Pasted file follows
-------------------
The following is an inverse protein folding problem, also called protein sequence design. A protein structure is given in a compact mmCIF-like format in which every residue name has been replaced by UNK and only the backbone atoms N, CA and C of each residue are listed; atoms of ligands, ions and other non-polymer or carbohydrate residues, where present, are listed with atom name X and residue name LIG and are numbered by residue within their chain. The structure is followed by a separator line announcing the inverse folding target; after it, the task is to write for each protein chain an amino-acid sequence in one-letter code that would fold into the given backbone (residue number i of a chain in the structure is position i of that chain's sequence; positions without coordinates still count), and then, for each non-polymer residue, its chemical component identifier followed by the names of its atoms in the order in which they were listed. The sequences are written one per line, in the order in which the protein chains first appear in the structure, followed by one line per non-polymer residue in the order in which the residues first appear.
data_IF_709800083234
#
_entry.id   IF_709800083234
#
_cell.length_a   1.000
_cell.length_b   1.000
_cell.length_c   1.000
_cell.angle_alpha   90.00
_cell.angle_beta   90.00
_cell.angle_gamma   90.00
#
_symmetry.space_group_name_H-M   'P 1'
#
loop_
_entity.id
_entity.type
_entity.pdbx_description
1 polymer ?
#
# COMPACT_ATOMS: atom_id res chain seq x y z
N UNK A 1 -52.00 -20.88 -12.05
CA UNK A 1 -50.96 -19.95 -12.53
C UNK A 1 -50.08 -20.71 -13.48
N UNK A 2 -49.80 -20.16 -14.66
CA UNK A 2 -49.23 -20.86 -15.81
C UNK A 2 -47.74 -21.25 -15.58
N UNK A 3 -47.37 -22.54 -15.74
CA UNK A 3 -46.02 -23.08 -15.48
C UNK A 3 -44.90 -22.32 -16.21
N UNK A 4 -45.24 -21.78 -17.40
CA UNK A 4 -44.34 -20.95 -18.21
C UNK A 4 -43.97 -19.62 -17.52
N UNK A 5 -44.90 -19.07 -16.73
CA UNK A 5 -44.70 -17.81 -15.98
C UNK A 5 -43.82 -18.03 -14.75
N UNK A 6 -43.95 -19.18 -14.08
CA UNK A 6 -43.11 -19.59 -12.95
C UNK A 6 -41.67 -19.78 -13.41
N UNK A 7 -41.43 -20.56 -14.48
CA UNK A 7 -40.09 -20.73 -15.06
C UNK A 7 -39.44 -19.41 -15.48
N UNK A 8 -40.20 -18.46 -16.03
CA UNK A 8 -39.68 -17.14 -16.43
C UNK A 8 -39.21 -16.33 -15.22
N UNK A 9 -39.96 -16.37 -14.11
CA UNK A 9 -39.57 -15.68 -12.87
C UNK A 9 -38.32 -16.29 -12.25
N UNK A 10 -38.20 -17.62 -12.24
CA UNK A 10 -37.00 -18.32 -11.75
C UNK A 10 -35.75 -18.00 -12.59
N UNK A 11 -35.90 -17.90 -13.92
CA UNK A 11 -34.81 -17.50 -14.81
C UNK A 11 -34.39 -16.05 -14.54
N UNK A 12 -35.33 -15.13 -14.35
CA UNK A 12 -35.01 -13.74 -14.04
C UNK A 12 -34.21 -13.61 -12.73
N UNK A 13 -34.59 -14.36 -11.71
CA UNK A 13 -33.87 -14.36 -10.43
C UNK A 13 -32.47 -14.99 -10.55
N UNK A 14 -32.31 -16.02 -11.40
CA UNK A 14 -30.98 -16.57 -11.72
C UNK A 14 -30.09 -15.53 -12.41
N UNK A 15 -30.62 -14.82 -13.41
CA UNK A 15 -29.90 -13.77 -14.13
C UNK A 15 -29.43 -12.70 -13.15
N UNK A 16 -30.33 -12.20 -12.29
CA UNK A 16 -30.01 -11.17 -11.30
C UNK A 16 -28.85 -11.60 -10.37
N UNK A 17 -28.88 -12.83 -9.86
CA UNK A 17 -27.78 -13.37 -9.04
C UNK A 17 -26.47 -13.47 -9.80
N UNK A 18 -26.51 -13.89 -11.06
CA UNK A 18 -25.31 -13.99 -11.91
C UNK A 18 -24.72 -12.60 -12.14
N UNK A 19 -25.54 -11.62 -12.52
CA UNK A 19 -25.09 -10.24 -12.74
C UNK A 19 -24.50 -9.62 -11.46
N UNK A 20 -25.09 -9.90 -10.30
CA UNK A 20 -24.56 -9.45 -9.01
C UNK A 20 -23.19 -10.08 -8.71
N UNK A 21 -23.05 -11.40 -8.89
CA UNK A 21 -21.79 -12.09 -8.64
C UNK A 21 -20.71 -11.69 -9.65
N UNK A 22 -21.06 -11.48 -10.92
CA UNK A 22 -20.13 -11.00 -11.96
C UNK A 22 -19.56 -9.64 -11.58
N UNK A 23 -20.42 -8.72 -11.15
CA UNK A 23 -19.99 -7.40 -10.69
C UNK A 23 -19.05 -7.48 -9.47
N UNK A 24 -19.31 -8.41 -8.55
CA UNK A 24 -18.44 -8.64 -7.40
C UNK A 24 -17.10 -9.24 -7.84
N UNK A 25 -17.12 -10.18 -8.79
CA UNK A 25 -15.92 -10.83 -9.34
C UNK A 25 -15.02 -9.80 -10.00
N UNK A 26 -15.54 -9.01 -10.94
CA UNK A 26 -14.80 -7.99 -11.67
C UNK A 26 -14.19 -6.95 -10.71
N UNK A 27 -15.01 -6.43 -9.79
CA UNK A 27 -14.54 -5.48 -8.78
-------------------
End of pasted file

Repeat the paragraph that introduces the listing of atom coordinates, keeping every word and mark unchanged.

The following is an inverse protein folding problem, also called protein sequence design. A protein structure is given in a compact mmCIF-like format in which every residue name has been replaced by UNK and only the backbone atoms N, CA and C of each residue are listed; atoms of ligands, ions and other non-polymer or carbohydrate residues, where present, are listed with atom name X and residue name LIG and are numbered by residue within their chain. The structure is followed by a separator line announcing the inverse folding target; after it, the task is to write for each protein chain an amino-acid sequence in one-letter code that would fold into the given backbone (residue number i of a chain in the structure is position i of that chain's sequence; positions without coordinates still count), and then, for each non-polymer residue, its chemical component identifier followed by the names of its atoms in the order in which they were listed. The sequences are written one per line, in the order in which the protein chains first appear in the structure, followed by one line per non-polymer residue in the order in which the residues first appear.